Android tablet shipments have outpaced Apple iPad shipments all year. But it’s only in the last quarter that Android tablet revenue has surpassed iPad revenue for the first time.
But not the last.
“For the first time Android devices accounted for a greater share of the market in revenue terms than iOS,” Morgan Stanley analyst Katy Huberty said in a research note today. “Android revenue share reached 46.2 percent in 3Q13, for the first time exceeding iPad share of 45.6 percent. Android’s unit share grew to 66.7 percent from 58.5 percent a year ago, largely driven by Samsung and Lenovo, while iPad share declined to 29.7 percent from 40.2 percent.”
Apple fans, this may be temporary, since iPad Air and iPad Mini retina tablets hit the market late in the quarter, but it’s a sign of things to come.
iPad shipments dipped sharply in the first calendar quarter of the year, resulting in a year-over-year drop in iPad sales by about 2.5 million tablets — a challenging feat, one might think, in a rising market. That continued, to a degree, in the second calendar quarter of the year, with Android reaching 60 percent tablet market share. And we saw it again in the third quarter, as Samsung doubled tablet shipments while Apple grew an anemic .6 percent, with bargain-basement whitebox tablet vendors selling more than Cupertino.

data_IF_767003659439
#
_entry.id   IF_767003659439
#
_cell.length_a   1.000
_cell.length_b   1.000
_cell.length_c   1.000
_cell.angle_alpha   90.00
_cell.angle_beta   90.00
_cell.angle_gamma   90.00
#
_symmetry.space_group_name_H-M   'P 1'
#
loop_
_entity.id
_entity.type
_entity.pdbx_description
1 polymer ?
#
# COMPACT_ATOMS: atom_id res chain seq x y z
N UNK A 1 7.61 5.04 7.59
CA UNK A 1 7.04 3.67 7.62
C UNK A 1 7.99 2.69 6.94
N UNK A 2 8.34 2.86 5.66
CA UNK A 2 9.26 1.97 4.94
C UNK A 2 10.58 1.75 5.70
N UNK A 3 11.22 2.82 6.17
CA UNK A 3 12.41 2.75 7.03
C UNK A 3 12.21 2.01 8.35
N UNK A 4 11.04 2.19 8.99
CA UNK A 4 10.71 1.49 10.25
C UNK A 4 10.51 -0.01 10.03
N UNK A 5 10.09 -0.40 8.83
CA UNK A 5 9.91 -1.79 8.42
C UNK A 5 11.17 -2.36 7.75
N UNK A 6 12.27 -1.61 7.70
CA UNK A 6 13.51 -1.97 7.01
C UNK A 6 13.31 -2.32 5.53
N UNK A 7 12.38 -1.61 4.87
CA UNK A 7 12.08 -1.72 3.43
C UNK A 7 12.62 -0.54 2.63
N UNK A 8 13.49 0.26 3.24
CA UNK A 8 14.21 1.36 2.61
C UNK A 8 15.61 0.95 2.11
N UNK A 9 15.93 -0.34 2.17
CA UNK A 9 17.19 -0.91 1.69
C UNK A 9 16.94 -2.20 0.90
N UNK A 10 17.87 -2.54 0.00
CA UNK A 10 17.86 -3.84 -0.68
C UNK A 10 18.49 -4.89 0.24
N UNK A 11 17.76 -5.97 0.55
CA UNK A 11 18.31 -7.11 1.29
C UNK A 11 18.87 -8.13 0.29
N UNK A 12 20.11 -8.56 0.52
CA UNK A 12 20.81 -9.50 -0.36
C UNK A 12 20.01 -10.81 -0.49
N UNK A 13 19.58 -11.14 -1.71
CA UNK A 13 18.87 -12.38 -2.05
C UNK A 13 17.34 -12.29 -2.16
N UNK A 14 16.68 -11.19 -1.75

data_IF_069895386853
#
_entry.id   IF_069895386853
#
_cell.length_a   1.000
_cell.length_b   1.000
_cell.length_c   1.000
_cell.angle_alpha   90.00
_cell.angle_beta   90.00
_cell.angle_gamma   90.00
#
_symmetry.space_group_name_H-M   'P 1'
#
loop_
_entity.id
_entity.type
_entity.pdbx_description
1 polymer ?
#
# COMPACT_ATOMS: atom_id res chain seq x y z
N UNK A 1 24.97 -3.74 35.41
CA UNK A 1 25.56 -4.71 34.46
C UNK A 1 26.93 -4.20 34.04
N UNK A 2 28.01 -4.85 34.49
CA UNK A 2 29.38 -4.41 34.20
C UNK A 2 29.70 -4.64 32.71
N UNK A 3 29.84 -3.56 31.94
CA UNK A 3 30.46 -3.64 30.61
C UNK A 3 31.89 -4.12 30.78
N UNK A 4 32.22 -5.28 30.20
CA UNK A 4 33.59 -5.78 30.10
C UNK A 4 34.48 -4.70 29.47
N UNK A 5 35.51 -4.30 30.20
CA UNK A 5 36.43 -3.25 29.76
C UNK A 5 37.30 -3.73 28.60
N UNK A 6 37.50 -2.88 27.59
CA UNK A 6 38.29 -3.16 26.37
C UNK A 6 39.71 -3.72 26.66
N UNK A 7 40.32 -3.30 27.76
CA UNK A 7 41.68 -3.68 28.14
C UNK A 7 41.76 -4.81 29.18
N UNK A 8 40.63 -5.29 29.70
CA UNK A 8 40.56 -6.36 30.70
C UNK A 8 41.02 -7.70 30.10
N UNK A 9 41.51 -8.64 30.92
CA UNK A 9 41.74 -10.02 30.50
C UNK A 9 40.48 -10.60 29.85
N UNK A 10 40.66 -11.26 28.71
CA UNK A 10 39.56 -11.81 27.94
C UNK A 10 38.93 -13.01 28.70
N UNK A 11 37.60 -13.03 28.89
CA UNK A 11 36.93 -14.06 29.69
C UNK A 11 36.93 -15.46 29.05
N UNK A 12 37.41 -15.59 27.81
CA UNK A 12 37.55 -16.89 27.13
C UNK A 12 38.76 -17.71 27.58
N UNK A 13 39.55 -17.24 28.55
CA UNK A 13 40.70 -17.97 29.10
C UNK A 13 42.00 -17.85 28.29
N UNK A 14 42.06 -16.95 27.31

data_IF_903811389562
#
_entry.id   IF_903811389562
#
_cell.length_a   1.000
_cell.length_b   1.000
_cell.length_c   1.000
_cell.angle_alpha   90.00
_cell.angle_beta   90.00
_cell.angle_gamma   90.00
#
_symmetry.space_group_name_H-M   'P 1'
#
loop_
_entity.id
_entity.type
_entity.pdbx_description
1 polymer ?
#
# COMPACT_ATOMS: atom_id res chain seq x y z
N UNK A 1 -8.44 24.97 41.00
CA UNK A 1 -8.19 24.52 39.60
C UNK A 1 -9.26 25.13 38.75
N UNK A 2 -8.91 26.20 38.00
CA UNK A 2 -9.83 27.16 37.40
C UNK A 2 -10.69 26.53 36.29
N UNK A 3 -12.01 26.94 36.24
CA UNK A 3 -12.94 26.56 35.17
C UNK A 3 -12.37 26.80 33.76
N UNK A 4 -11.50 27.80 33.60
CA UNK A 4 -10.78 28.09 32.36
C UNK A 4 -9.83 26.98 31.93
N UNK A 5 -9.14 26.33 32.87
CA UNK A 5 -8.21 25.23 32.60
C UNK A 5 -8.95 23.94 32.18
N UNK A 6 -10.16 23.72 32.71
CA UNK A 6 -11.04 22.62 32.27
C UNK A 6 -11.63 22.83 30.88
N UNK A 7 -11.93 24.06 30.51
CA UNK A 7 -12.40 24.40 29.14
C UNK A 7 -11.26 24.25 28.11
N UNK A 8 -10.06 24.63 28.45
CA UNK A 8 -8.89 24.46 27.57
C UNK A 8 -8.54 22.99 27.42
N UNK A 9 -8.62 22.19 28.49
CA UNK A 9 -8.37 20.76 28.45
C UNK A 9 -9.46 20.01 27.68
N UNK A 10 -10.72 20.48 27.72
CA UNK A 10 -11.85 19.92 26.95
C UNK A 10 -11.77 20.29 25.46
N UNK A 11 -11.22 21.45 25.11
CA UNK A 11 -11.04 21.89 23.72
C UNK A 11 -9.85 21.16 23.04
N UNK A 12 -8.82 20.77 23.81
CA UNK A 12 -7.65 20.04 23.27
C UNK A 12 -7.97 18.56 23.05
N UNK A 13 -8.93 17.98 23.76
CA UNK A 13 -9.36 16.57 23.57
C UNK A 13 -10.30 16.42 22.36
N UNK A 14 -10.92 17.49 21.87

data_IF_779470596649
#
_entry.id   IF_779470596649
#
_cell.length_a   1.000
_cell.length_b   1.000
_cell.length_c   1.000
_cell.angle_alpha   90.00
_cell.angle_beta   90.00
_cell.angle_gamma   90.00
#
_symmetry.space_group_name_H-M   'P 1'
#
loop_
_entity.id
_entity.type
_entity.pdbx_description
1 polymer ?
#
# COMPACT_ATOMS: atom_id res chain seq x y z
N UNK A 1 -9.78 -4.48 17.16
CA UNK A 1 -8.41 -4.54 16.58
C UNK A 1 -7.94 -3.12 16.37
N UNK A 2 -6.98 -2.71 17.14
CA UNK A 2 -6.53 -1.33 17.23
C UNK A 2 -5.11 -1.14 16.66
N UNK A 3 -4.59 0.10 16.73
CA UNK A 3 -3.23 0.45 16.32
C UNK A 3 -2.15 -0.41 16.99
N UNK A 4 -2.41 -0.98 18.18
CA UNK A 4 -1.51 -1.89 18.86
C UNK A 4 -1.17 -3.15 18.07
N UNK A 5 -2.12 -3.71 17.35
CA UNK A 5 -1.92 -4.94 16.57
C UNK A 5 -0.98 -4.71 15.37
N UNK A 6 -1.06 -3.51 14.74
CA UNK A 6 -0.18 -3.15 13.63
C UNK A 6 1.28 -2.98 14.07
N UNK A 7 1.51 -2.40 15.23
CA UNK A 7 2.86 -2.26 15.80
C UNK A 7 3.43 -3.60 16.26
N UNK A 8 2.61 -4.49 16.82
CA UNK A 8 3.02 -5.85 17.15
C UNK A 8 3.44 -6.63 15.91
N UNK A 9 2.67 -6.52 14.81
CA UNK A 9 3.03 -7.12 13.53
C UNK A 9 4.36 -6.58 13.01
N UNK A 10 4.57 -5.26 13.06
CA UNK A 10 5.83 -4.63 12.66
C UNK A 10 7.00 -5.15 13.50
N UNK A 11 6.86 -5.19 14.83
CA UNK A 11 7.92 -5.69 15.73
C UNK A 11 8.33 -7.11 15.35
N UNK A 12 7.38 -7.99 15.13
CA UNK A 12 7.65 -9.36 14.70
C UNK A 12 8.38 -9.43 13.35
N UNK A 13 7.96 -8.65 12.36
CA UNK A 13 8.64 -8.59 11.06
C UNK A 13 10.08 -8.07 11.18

Now those unit numbers are coming home to roost.
For the Apple loyalists that immediately pipe up and say that revenue is not profit and that Apple makes much more profit from tablets than Samsung and the entire world of Android hardware manufacturers, you’re right. And to those who say that with the new iPads, Apple will regain any lost revenue share this Christmas quarter, I agree with you.
But that’s irrelevant.
Profit is a trailing indicator. And in the big picture, the overwhelming tide is to Android, in device diversity, in device quantity, in usage, in sales volume, in revenue. That tide will continue in the first calendar quarter of 2014 and beyond, and it will inevitably impact overall profitability and margin numbers. And despite the fact that Apple has a very sweet app ecosystem that still pulls in double the revenue of Google Play, that’s been an ever-decreasing advantage over the past two years.
The arc of the market seems inevitable.
The only thing that could change it is a sea change in Apple’s strategy: a commitment to fighting at the low end of the market — if not the basement, at least the first and second floor. And if not in the U.S., where Apple still has very, very strong market share, at least in developing markets, which are actually buying 75 percent of all new mobile devices.
And that, the company is unwilling or politically unable, internally, to do.
So the company with arguably the slightly better operating system, slightly better app/media/accessory ecosystem, is pissing away its advantages. Sure, there’s proportionately less revenue and profit to be made in Asia and Africa and Eastern Europe today — compared to the American and Western European markets — but that is not a condition which will remain forever.
The problem is that as it changes over the coming years, Android will have achieved a lock on the market. In fact, it already has.